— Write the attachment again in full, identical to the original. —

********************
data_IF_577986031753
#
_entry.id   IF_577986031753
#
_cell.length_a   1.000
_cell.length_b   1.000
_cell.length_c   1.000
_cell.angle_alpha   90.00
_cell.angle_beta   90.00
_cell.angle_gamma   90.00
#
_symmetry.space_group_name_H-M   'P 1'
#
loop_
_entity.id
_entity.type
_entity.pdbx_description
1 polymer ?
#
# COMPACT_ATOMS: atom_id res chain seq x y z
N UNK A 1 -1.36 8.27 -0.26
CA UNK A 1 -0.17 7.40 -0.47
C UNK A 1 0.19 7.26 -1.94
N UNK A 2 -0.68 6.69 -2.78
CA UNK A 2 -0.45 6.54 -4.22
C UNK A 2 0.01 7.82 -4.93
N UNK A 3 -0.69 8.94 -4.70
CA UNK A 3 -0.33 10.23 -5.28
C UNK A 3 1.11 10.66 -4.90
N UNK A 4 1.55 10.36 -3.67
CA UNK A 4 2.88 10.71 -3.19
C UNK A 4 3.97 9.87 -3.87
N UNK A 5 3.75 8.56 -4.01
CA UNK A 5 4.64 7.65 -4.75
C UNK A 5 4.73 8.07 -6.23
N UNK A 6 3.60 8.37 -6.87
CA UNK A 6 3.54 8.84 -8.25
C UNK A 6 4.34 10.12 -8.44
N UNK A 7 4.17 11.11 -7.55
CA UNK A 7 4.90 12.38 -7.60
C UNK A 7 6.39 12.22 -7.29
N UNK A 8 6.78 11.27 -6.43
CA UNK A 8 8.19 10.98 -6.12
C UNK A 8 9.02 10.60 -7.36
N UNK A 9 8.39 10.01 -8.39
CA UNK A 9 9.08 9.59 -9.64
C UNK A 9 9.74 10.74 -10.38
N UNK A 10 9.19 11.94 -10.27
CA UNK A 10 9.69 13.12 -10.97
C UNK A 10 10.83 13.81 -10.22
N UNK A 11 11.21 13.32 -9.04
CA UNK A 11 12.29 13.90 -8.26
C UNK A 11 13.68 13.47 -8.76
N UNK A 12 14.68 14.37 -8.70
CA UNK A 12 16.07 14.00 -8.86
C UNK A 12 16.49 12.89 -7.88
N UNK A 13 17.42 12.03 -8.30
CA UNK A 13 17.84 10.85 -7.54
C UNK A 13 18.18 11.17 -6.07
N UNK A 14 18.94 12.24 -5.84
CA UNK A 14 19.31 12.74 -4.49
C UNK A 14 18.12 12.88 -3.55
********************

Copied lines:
data_IF_577986031753
#
_entry.id   IF_577986031753
#
_cell.length_a   1.000
_cell.length_b   1.000
_cell.length_c   1.000
_cell.angle_alpha   90.00
_cell.angle_beta   90.00
_cell.angle_gamma   90.00
#
_symmetry.space_group_name_H-M   'P 1'
#
loop_
_entity.id
_entity.type
_entity.pdbx_description
1 polymer ?
#
# COMPACT_ATOMS: atom_id res chain seq x y z
N UNK A 1 -1.36 8.27 -0.26
CA UNK A 1 -0.17 7.40 -0.47
C UNK A 1 0.19 7.26 -1.94
N UNK A 2 -0.68 6.69 -2.78
CA UNK A 2 -0.45 6.54 -4.22
C UNK A 2 0.01 7.82 -4.93
N UNK A 3 -0.69 8.94 -4.70
CA UNK A 3 -0.33 10.23 -5.28
C UNK A 3 1.11 10.66 -4.90
N UNK A 4 1.55 10.36 -3.67
CA UNK A 4 2.88 10.71 -3.19
C UNK A 4 3.97 9.87 -3.87
N UNK A 5 3.75 8.56 -4.01
CA UNK A 5 4.64 7.65 -4.75
C UNK A 5 4.73 8.07 -6.23
N UNK A 6 3.60 8.37 -6.87
CA UNK A 6 3.54 8.84 -8.25
C UNK A 6 4.34 10.12 -8.44
N UNK A 7 4.17 11.11 -7.55
CA UNK A 7 4.90 12.38 -7.60
C UNK A 7 6.39 12.22 -7.29
N UNK A 8 6.78 11.27 -6.43
CA UNK A 8 8.19 10.98 -6.12
C UNK A 8 9.02 10.60 -7.36
N UNK A 9 8.39 10.01 -8.39
CA UNK A 9 9.08 9.59 -9.64
C UNK A 9 9.74 10.74 -10.38
N UNK A 10 9.19 11.94 -10.27
CA UNK A 10 9.69 13.12 -10.97
C UNK A 10 10.83 13.81 -10.22
N UNK A 11 11.21 13.32 -9.04
CA UNK A 11 12.29 13.90 -8.26
C UNK A 11 13.68 13.47 -8.76
N UNK A 12 14.68 14.37 -8.70
CA UNK A 12 16.07 14.00 -8.86
C UNK A 12 16.49 12.89 -7.88
N UNK A 13 17.42 12.03 -8.30
CA UNK A 13 17.84 10.85 -7.54
C UNK A 13 18.18 11.17 -6.07
N UNK A 14 18.94 12.24 -5.84
CA UNK A 14 19.31 12.74 -4.49
C UNK A 14 18.12 12.88 -3.55